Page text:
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OPEC Break-Up: Qatar’s Exit from the Grouping Seen as a Political Move

Qatar has announced its intention to leave the Organization of Petroleum Exporting Countries (OPEC) to increase its own production. The small Gulf country is one of the cartel’s smallest producers but one of the world’s largest exporters of liquefied natural gas (LNG). Doha is caught up in a dispute with the OPEC’s leader, Saudi Arabia, but insists that the move has nothing to do with politics and the Saudi-led sanctions.

 

In June 2017, Saudi Arabia, the United Arab Emirates (UAE), Bahrain and Egypt imposed a boycott on Qatar, accusing the country of supporting terrorism – the claim that Doha denies. Qatari Minister of State for Energy Affairs Saad al-Kaabi commented that “we are not saying we are going to get out of the oil business but it is controlled by an organization managed by a country”. Doha that is about to attend the OPEC meeting taking place later this week, said it would abide by its commitments, yet, it would like to focus on its own gas potential.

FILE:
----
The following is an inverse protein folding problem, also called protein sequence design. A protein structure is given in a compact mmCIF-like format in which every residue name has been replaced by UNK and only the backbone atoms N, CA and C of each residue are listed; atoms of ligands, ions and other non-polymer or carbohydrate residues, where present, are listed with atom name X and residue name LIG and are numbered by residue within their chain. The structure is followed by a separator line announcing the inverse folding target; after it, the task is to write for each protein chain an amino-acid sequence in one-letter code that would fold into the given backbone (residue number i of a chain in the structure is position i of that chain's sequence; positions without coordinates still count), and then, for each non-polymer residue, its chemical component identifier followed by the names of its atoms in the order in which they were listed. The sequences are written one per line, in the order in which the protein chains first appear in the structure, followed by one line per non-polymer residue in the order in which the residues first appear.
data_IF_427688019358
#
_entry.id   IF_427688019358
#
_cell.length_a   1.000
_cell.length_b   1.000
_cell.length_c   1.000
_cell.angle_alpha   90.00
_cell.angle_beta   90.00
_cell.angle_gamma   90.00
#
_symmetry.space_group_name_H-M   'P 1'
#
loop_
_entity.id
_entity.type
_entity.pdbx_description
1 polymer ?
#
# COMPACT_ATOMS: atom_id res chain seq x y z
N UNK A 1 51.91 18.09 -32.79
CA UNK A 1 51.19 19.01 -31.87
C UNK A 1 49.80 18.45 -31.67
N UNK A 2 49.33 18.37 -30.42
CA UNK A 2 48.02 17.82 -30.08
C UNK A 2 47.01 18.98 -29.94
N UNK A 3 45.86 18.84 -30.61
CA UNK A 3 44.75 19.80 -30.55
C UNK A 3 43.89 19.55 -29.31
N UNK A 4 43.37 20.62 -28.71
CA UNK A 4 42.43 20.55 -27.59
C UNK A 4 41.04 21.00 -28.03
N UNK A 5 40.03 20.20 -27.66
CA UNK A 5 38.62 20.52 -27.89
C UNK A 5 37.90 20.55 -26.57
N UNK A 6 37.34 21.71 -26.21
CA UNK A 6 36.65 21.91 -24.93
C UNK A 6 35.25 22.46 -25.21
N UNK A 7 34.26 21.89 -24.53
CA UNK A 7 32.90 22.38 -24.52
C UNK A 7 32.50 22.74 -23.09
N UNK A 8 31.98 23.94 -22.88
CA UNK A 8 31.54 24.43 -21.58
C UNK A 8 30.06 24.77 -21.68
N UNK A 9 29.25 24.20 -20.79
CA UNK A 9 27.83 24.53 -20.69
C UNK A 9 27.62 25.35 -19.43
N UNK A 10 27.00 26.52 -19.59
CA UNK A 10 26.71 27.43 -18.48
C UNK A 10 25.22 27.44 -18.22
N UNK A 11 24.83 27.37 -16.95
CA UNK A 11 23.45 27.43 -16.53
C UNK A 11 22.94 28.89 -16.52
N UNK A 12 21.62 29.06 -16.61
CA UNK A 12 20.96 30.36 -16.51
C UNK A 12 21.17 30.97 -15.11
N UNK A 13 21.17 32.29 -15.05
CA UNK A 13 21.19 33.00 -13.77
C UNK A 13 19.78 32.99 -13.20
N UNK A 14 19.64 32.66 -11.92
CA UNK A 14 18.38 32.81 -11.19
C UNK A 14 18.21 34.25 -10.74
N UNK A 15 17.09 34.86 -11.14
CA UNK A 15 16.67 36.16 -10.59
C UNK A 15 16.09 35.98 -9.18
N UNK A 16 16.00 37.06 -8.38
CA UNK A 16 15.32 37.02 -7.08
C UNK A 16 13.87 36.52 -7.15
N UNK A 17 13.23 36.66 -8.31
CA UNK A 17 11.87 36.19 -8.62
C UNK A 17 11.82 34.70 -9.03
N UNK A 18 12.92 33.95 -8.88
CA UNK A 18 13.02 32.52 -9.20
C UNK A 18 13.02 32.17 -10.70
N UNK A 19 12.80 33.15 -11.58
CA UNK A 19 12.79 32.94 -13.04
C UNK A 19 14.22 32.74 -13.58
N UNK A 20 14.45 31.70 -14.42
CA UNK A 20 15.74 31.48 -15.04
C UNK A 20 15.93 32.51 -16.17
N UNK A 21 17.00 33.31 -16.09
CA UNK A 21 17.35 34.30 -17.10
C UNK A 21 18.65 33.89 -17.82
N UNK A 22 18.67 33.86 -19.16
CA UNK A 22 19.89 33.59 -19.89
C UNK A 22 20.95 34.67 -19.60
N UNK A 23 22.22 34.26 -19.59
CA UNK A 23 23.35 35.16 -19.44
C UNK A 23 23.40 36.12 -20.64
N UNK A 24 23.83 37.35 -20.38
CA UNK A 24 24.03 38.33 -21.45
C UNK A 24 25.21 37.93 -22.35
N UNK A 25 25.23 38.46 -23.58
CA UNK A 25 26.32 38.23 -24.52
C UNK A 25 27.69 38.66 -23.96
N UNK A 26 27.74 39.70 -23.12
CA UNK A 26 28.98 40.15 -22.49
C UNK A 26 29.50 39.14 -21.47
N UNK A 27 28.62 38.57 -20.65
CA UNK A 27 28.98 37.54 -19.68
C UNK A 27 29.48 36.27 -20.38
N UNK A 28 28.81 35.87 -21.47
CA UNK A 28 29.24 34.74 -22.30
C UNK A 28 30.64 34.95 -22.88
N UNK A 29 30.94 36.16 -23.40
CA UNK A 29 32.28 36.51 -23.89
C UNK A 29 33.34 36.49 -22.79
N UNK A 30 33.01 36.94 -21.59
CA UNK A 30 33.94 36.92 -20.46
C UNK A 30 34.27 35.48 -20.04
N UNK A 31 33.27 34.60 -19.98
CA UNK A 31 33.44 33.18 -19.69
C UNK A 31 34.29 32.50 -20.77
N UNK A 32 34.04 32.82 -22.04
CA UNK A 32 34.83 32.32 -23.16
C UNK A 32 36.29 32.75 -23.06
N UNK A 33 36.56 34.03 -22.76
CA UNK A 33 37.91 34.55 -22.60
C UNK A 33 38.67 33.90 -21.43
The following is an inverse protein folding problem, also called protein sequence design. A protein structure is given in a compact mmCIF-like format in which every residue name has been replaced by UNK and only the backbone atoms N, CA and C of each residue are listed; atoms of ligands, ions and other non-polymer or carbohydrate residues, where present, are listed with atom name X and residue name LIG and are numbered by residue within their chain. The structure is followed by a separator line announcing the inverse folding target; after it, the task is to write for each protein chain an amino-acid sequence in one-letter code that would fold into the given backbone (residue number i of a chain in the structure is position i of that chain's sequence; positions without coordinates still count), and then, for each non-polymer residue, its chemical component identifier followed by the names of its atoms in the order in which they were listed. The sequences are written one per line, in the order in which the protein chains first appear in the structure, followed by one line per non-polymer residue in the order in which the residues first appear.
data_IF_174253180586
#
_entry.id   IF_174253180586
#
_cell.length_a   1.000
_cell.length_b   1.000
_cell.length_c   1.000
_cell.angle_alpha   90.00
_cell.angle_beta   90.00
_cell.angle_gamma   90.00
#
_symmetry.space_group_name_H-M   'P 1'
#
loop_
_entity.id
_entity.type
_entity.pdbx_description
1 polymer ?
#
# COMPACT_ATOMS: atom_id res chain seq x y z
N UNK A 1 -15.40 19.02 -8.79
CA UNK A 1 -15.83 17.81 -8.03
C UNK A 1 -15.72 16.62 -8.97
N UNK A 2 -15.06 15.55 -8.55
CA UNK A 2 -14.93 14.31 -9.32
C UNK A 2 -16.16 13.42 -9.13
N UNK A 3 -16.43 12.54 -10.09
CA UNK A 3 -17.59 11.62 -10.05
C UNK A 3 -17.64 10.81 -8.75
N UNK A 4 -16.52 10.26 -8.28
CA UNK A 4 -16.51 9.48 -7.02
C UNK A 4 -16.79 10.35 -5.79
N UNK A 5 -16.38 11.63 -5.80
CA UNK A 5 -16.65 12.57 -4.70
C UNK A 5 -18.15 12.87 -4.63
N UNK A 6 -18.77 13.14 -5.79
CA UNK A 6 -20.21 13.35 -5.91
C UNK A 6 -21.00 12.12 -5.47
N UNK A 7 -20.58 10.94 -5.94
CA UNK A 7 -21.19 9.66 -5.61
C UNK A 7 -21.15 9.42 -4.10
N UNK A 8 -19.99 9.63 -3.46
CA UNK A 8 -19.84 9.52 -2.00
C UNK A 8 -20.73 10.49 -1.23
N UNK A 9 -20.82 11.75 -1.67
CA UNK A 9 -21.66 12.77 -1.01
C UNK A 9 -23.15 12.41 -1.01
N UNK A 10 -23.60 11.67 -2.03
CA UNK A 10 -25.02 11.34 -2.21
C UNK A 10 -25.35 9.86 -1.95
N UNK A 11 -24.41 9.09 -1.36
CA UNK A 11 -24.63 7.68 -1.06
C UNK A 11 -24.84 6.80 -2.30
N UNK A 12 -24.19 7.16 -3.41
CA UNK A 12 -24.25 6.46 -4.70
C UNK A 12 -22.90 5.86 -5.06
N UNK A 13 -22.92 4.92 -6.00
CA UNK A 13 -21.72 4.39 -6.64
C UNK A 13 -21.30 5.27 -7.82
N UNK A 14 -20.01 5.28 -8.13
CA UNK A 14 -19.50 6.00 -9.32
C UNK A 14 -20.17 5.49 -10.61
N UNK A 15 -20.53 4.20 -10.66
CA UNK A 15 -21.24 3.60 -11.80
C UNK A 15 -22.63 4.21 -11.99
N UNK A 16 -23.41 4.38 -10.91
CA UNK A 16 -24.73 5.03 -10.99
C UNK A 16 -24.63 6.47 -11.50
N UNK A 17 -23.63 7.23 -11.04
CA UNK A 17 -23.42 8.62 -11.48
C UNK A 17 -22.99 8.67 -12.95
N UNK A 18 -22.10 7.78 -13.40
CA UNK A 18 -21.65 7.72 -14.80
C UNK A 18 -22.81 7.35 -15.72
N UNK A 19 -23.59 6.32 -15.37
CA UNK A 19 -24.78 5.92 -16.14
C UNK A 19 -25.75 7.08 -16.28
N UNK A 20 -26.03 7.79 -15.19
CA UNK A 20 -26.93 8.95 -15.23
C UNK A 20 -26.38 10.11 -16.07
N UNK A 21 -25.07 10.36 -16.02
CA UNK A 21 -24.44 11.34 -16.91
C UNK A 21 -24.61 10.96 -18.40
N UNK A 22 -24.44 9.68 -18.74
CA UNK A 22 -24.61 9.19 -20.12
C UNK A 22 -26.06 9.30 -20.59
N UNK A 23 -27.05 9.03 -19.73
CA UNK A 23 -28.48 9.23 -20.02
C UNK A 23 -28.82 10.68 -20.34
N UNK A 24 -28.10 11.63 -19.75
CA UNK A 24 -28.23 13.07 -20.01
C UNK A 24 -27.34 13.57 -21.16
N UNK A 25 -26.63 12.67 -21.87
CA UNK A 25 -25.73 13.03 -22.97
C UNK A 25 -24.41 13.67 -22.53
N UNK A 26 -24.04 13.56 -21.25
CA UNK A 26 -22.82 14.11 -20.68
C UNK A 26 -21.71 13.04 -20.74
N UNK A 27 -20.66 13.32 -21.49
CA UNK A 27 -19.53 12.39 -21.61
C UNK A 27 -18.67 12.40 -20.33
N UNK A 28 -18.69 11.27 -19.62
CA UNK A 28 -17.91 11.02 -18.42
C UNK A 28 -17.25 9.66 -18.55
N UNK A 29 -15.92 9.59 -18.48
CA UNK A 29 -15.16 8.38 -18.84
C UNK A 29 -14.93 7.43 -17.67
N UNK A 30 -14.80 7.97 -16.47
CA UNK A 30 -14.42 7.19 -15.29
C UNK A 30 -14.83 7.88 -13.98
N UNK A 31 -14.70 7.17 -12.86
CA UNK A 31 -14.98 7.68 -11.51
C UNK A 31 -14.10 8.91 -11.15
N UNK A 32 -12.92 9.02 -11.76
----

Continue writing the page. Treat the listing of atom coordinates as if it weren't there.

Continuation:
Mr. al-Kaabi also added that the decision was made because it was not practical for the country “to put efforts and resources and time in an organization that we are a very small player in and I don’t have a say in what happens”. Qatar’s former prime minister, Sheikh Hamad bin Jassim al-Thani, tweeted that OPEC “is only used for purposes that hurt our national interests”. The UAE commented that Qatar’s move was a reflection of its fading influence. “The political aspect of Qatar’s decision to quit OPEC is an admission of the decline of its role and influence in light of its political isolation,” Anwar Gargash, UAE minister of state for foreign affairs, tweeted.

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